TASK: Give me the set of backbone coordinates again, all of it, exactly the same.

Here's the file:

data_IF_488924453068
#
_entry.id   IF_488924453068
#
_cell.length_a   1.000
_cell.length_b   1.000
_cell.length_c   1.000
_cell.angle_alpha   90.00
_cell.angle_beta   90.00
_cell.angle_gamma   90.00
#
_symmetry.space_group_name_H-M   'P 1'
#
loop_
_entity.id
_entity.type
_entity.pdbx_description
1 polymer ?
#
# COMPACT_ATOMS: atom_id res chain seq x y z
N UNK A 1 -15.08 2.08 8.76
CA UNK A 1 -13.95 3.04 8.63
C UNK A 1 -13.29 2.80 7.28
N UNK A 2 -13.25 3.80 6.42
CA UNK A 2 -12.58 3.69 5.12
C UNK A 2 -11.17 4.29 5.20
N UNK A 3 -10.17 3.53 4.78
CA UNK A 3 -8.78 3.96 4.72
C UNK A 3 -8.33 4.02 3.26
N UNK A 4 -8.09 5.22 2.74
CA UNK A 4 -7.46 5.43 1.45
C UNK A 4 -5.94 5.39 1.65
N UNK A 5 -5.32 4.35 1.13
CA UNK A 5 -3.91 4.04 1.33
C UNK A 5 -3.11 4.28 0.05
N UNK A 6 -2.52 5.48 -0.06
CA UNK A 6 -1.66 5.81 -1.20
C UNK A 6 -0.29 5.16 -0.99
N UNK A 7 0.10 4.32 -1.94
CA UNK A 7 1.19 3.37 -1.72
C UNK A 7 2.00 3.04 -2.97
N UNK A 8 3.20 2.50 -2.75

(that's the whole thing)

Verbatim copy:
data_IF_488924453068
#
_entry.id   IF_488924453068
#
_cell.length_a   1.000
_cell.length_b   1.000
_cell.length_c   1.000
_cell.angle_alpha   90.00
_cell.angle_beta   90.00
_cell.angle_gamma   90.00
#
_symmetry.space_group_name_H-M   'P 1'
#
loop_
_entity.id
_entity.type
_entity.pdbx_description
1 polymer ?
#
# COMPACT_ATOMS: atom_id res chain seq x y z
N UNK A 1 -15.08 2.08 8.76
CA UNK A 1 -13.95 3.04 8.63
C UNK A 1 -13.29 2.80 7.28
N UNK A 2 -13.25 3.80 6.42
CA UNK A 2 -12.58 3.69 5.12
C UNK A 2 -11.17 4.29 5.20
N UNK A 3 -10.17 3.53 4.78
CA UNK A 3 -8.78 3.96 4.72
C UNK A 3 -8.33 4.02 3.26
N UNK A 4 -8.09 5.22 2.74
CA UNK A 4 -7.46 5.43 1.45
C UNK A 4 -5.94 5.39 1.65
N UNK A 5 -5.32 4.35 1.13
CA UNK A 5 -3.91 4.04 1.33
C UNK A 5 -3.11 4.28 0.05
N UNK A 6 -2.52 5.48 -0.06
CA UNK A 6 -1.66 5.81 -1.20
C UNK A 6 -0.29 5.16 -0.99
N UNK A 7 0.10 4.32 -1.94
CA UNK A 7 1.19 3.37 -1.72
C UNK A 7 2.00 3.04 -2.97
N UNK A 8 3.20 2.50 -2.75